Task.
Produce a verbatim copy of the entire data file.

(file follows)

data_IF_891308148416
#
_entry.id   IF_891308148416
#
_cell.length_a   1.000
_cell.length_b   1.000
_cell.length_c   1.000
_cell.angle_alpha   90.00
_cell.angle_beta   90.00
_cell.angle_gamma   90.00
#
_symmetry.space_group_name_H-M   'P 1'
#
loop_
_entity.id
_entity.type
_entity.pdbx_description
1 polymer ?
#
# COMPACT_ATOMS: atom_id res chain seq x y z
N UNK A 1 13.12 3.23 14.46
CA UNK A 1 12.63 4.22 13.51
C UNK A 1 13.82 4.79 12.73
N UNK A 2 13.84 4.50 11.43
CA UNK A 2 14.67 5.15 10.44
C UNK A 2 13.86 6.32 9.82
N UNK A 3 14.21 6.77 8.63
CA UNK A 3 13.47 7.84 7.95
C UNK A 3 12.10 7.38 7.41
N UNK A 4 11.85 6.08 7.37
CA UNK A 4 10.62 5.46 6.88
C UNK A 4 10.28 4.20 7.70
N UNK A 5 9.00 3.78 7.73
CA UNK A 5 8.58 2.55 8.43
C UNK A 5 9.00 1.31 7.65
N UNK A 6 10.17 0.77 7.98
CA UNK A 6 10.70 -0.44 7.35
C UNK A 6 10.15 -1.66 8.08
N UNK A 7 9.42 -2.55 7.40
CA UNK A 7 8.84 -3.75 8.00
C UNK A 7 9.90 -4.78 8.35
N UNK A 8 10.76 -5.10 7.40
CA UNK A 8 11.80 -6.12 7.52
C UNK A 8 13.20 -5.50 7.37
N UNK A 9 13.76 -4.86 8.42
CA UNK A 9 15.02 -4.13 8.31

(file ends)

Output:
data_IF_891308148416
#
_entry.id   IF_891308148416
#
_cell.length_a   1.000
_cell.length_b   1.000
_cell.length_c   1.000
_cell.angle_alpha   90.00
_cell.angle_beta   90.00
_cell.angle_gamma   90.00
#
_symmetry.space_group_name_H-M   'P 1'
#
loop_
_entity.id
_entity.type
_entity.pdbx_description
1 polymer ?
#
# COMPACT_ATOMS: atom_id res chain seq x y z
N UNK A 1 13.12 3.23 14.46
CA UNK A 1 12.63 4.22 13.51
C UNK A 1 13.82 4.79 12.73
N UNK A 2 13.84 4.50 11.43
CA UNK A 2 14.67 5.15 10.44
C UNK A 2 13.86 6.32 9.82
N UNK A 3 14.21 6.77 8.63
CA UNK A 3 13.47 7.84 7.95
C UNK A 3 12.10 7.38 7.41
N UNK A 4 11.85 6.08 7.37
CA UNK A 4 10.62 5.46 6.88
C UNK A 4 10.28 4.20 7.70
N UNK A 5 9.00 3.78 7.73
CA UNK A 5 8.58 2.55 8.43
C UNK A 5 9.00 1.31 7.65
N UNK A 6 10.17 0.77 7.98
CA UNK A 6 10.70 -0.44 7.35
C UNK A 6 10.15 -1.66 8.08
N UNK A 7 9.42 -2.55 7.40
CA UNK A 7 8.84 -3.75 8.00
C UNK A 7 9.90 -4.78 8.35
N UNK A 8 10.76 -5.10 7.40
CA UNK A 8 11.80 -6.12 7.52
C UNK A 8 13.20 -5.50 7.37
N UNK A 9 13.76 -4.86 8.42
CA UNK A 9 15.02 -4.13 8.31